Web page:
Dr. Dahlin joined the MSU Geography faculty in January 2015. She earned her undergraduate degree in Ecology and Evolutionary Biology from Yale University, where in a GIS course she discovered that she might be able to combine her loves of maps and trees into a viable career. She went on to earn a Master’s degree in Environmental Management from the Yale School of Forestry and Environmental Studies, then worked for several years managing trail and environmental restoration projects for the Golden Gate National Parks Conservancy in San Francisco. She then returned to school, earning a PhD from Stanford’s Biology department in 2012, with a focus on airborne remote sensing of California vegetation. After that she began a postdoctoral fellowship at the National Center for Atmospheric Research in Boulder, Colorado, where she used her remote sensing background to help constrain a land surface model. Outside of work, Dr. Dahlin enjoys spending time with her family, growing and making things, and riding bicycles.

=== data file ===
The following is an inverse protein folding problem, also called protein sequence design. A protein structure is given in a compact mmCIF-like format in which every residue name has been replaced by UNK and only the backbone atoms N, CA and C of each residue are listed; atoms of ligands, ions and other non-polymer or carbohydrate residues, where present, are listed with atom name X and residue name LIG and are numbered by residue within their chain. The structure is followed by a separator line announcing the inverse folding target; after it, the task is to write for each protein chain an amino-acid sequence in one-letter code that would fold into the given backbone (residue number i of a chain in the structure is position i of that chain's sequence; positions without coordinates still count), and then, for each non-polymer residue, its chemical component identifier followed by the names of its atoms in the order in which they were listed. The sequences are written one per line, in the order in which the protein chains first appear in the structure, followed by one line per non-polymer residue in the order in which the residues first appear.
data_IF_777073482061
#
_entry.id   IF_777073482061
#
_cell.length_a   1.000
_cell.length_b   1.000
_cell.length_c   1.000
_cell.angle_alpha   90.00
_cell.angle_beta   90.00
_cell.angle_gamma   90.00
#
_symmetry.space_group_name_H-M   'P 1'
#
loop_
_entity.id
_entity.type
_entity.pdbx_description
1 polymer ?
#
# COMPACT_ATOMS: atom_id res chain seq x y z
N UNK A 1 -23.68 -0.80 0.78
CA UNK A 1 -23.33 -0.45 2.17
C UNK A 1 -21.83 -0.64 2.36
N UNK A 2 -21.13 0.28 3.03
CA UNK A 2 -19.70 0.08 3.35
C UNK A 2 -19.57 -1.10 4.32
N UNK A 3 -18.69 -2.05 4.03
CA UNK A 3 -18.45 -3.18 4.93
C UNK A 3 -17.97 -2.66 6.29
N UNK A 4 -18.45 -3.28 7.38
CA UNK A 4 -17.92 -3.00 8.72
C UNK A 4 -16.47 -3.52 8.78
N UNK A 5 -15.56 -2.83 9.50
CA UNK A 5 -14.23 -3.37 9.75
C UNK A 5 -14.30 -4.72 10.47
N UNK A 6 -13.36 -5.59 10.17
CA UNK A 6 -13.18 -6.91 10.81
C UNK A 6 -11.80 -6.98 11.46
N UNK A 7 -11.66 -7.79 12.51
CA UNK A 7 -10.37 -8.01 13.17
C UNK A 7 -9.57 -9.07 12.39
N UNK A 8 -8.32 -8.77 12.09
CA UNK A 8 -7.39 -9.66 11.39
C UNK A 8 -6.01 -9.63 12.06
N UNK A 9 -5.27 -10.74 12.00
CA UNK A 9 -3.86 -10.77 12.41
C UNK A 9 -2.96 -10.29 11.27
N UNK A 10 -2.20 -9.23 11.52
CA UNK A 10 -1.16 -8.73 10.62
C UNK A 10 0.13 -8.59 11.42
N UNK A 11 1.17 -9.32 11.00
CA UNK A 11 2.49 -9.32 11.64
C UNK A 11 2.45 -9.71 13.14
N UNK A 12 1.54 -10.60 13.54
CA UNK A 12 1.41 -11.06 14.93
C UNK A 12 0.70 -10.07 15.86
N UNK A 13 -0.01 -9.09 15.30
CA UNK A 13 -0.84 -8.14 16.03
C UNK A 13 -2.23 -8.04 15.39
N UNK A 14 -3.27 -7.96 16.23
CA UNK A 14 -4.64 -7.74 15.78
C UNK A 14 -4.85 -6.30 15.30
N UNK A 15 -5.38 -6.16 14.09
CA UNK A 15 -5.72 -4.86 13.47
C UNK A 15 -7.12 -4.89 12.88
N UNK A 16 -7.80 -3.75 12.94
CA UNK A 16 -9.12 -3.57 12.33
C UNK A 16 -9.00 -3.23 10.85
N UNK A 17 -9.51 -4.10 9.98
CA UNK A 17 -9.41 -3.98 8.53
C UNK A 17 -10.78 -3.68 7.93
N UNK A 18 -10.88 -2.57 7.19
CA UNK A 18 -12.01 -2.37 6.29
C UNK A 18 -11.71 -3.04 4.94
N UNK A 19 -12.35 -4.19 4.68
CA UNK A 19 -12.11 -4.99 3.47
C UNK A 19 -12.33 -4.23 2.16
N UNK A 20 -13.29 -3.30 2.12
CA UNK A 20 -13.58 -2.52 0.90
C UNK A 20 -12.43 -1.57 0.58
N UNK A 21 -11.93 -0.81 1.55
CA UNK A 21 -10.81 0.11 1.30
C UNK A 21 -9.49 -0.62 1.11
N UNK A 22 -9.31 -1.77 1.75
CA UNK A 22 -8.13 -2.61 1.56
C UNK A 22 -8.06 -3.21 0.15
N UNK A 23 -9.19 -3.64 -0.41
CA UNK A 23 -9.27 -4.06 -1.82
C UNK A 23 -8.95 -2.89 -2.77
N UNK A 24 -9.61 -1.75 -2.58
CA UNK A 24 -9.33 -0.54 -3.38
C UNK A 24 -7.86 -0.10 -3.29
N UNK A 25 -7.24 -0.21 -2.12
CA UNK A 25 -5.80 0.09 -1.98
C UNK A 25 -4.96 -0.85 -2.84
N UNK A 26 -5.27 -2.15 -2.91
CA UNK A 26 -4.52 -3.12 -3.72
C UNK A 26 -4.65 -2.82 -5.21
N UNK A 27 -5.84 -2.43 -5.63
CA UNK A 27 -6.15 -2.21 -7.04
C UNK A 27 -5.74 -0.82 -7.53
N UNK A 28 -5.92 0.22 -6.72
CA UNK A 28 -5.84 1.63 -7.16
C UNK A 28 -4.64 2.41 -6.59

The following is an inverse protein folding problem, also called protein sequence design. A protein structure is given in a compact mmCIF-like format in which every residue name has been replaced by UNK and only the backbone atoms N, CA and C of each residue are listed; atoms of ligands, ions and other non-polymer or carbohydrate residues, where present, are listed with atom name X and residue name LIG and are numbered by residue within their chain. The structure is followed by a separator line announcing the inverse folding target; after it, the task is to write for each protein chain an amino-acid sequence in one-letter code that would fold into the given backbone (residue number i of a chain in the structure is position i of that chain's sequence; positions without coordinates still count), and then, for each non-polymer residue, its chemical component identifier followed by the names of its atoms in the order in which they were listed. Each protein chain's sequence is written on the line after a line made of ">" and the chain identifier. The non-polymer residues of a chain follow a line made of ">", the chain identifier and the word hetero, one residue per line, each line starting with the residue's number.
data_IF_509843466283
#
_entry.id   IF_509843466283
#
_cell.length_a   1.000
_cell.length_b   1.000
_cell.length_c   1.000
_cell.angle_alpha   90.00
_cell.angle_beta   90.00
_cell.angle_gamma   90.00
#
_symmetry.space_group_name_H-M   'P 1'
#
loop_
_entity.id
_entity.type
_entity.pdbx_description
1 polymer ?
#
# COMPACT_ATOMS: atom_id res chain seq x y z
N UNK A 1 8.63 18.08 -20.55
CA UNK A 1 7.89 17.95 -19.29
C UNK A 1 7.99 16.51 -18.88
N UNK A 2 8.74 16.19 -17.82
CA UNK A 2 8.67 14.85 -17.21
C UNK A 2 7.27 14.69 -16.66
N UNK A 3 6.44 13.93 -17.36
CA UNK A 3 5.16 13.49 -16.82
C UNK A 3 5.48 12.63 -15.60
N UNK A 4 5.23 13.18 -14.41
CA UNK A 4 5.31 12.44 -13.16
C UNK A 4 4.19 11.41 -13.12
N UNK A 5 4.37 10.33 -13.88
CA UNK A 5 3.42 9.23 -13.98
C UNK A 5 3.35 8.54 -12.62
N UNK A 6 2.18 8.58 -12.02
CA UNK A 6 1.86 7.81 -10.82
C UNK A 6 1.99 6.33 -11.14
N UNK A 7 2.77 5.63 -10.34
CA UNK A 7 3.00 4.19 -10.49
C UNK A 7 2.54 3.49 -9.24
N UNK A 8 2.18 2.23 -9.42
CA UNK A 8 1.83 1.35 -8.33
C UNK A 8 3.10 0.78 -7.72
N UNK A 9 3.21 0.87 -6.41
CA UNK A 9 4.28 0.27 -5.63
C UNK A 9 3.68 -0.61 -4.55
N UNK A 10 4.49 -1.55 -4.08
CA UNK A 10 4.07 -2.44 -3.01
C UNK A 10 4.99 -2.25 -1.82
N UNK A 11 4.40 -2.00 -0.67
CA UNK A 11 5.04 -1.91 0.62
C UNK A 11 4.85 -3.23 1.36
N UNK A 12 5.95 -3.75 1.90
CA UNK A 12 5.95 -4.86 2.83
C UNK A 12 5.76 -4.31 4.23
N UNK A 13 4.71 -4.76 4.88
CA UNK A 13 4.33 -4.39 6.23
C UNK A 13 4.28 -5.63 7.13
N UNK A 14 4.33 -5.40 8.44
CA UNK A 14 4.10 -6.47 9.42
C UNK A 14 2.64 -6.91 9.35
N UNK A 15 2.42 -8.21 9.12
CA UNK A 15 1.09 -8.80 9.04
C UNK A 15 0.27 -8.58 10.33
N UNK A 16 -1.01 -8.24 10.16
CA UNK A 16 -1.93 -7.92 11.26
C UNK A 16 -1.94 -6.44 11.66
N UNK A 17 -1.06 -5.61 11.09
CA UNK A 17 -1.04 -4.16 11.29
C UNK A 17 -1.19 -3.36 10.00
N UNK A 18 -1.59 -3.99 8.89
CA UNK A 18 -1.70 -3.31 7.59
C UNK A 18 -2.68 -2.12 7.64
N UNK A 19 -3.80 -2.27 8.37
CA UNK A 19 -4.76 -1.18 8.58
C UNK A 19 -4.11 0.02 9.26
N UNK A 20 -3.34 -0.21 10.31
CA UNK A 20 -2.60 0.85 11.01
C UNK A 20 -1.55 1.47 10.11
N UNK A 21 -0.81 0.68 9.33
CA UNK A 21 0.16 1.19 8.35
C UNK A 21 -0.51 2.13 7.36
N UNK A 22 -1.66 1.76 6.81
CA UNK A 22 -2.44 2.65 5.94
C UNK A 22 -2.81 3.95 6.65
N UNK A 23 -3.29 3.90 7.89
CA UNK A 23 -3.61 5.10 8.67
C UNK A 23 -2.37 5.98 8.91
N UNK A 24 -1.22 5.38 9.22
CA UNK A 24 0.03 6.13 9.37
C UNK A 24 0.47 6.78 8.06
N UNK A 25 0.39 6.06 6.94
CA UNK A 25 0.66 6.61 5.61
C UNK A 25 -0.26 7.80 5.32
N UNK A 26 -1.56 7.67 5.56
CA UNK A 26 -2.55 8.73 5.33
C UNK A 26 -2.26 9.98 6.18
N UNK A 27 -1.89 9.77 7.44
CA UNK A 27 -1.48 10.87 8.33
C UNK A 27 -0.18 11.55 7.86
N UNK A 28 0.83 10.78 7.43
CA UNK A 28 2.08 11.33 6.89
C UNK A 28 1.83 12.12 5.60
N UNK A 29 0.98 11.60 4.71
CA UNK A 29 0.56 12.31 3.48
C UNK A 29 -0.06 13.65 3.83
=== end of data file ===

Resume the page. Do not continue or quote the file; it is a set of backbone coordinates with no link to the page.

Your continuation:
Dr. Dahlin’s research aims to better understand and quantify ecosystem processes and disturbance responses through the application of emerging technologies, including air- and space-borne remote sensing, spatial statistics, and process-based modeling. She is currently interested in semi-arid forest/grassland transition zones, where vegetation patterns are readily observable but poorly understood. Dr. Dahlin approaches questions by integrating observational data, modeling, and focused field experiments to both refine our understanding of ecosystem function and to improve our ability to predict how ecosystems and the climate will change in the future.